In this episode we explore one of the most wonderful and unique aspects of farming, the ability to leave a real tangible legacy for your children. The sentiment and realization of that legacy is predicated on the quality of soil you pass along to them. NDSU Soil Health Specialist Dr. Abbey Wick and farmer Kerry Swindler about the importance of protecting the soil for this legacy. NDSU Extension Farm & Ranch Safety Coordinator Angie Johnson goes onto share about how to safely involve your children on the farm.
“Farmers in general, they’re not farming for themselves. They’re farming for the next generation. They’re thinking of the future of their farms, how they’re going to set up the next generation for the best possible situation financially, but then also in their resources…..So if we’re really thinking about farm legacy, protecting that soil is your number one priority.” – Dr. Abbey Wick
Mott, North Dakota farmer Kerry Swindler has experienced this firsthand. He remembers how much topsoil they lost from tillage, and he actually remembers the day over 40 years ago he and his father decided to make a change to preserve their topsoil and promote soil health on their operation.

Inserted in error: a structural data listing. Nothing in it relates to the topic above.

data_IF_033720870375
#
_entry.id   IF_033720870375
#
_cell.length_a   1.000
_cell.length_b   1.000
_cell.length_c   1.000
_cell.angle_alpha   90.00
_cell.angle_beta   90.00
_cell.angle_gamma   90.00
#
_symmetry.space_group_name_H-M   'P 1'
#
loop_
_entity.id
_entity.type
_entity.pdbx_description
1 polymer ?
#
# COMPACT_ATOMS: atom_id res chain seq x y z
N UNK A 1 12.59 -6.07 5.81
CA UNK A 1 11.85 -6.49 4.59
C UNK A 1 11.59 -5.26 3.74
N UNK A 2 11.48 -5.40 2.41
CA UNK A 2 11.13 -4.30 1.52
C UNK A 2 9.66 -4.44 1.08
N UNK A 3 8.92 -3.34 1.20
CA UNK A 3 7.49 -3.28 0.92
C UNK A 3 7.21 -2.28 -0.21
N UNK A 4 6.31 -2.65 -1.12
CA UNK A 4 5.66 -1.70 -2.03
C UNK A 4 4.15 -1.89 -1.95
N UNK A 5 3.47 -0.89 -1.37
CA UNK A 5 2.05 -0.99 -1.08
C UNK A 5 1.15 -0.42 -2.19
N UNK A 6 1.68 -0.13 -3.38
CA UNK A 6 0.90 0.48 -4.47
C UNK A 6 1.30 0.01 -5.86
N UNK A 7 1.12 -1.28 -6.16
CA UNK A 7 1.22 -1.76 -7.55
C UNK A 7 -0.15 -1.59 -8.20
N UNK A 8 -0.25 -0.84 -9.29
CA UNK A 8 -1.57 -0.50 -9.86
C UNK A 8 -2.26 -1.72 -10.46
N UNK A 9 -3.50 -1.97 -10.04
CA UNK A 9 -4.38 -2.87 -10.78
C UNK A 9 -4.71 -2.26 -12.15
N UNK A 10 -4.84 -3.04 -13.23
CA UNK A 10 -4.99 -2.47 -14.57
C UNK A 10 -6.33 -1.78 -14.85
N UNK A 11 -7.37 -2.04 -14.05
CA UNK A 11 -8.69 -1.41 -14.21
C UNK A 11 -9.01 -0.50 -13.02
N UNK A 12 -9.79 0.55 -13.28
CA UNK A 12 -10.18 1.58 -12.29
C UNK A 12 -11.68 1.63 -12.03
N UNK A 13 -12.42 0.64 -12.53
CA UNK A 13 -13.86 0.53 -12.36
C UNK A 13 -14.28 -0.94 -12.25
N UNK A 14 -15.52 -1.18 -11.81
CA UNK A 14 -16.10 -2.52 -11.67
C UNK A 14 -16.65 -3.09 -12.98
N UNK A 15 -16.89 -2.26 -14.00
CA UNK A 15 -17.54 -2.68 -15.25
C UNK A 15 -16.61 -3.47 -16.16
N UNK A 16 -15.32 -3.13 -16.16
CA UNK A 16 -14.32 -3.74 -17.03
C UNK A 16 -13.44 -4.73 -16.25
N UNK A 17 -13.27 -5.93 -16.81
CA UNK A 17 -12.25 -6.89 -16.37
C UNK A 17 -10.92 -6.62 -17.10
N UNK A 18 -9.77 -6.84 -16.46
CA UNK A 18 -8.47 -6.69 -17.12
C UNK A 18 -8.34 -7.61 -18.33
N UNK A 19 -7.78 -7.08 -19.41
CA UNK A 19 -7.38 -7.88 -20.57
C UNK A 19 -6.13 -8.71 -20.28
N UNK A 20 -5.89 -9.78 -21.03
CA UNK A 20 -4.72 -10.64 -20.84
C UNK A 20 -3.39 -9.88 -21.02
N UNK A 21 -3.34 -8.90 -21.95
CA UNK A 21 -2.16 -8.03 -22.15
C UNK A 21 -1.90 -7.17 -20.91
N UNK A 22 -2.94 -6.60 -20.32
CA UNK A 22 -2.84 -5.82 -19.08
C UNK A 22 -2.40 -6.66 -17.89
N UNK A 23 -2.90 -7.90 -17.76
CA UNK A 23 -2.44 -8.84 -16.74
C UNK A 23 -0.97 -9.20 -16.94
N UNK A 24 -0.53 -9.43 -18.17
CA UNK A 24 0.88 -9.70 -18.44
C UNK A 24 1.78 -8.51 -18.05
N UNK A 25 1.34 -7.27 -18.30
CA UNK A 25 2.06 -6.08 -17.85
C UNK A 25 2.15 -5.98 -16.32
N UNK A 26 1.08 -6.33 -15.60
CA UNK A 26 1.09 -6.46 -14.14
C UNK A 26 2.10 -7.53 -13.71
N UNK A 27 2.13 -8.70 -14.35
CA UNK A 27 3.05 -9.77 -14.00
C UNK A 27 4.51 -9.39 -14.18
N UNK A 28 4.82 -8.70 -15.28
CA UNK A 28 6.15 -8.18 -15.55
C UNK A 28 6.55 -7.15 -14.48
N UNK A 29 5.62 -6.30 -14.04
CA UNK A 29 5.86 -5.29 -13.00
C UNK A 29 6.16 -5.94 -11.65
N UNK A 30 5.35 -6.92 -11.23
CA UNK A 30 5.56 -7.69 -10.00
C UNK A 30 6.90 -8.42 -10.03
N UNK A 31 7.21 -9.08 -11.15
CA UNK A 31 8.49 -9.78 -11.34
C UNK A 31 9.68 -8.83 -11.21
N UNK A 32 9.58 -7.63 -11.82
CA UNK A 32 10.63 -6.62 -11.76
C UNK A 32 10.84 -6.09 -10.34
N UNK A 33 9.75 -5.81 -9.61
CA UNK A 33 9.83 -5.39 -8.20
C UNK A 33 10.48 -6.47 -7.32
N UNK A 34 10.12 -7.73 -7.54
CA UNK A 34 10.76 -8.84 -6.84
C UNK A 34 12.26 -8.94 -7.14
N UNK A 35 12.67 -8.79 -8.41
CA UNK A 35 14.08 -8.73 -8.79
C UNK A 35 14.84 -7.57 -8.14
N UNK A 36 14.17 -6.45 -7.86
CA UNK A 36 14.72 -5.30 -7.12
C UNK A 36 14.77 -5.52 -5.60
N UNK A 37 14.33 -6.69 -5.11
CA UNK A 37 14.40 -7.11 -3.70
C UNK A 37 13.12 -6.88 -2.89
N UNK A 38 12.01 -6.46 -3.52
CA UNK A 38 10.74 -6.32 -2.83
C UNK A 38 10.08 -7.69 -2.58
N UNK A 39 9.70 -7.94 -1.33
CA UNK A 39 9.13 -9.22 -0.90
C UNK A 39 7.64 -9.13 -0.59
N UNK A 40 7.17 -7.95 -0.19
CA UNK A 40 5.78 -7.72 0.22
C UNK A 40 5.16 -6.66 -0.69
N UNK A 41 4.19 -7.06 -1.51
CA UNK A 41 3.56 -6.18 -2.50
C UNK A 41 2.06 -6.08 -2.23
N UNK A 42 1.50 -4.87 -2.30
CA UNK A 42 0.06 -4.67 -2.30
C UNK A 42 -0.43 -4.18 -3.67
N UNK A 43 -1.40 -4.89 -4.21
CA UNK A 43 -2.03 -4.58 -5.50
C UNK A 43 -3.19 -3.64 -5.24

“I stopped my combine and I went over and I got on my dad’s combine and I said, “Dad, we gotta do something here or there’s not gonna be any land left for me to farm, much less my kids.” And he could see it….And it was a shock in a lot of ways, but it didn’t take long to start seeing some of the benefits.” – Kerry Swindler
Farming is unique in that it is multi-generational, and it’s certainly a joy to watch the next generation get interested in agriculture. But tragic farm accidents involving children are all-too-common, and NDSU Extension Farm & Ranch Safety Coordinator Angie Johnson says it’s important to remember that farms are job sites.
“It’s the only work site where children are ever allowed. You don’t bring your kids to a construction zone or you don’t take them on to work with you in most cases. And so it’s very unique and we need to realize that at some point we need to be mindful and …..I think it is so crucial that we match a child’s ability with a task on the farm.” – Angie Johnson
Angie recommends creating an open dialogue with kids where they can communicate questions and concerns while working on the farm. Incorporating them into the operation is not only teaching them what tasks are appropriate and how to perform them safely but also having open lines of communication so they can voice their concerns and stay safe.
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Soil Sense Podcast is hosted by Tim Hammerich of the Future of Agriculture Podcast.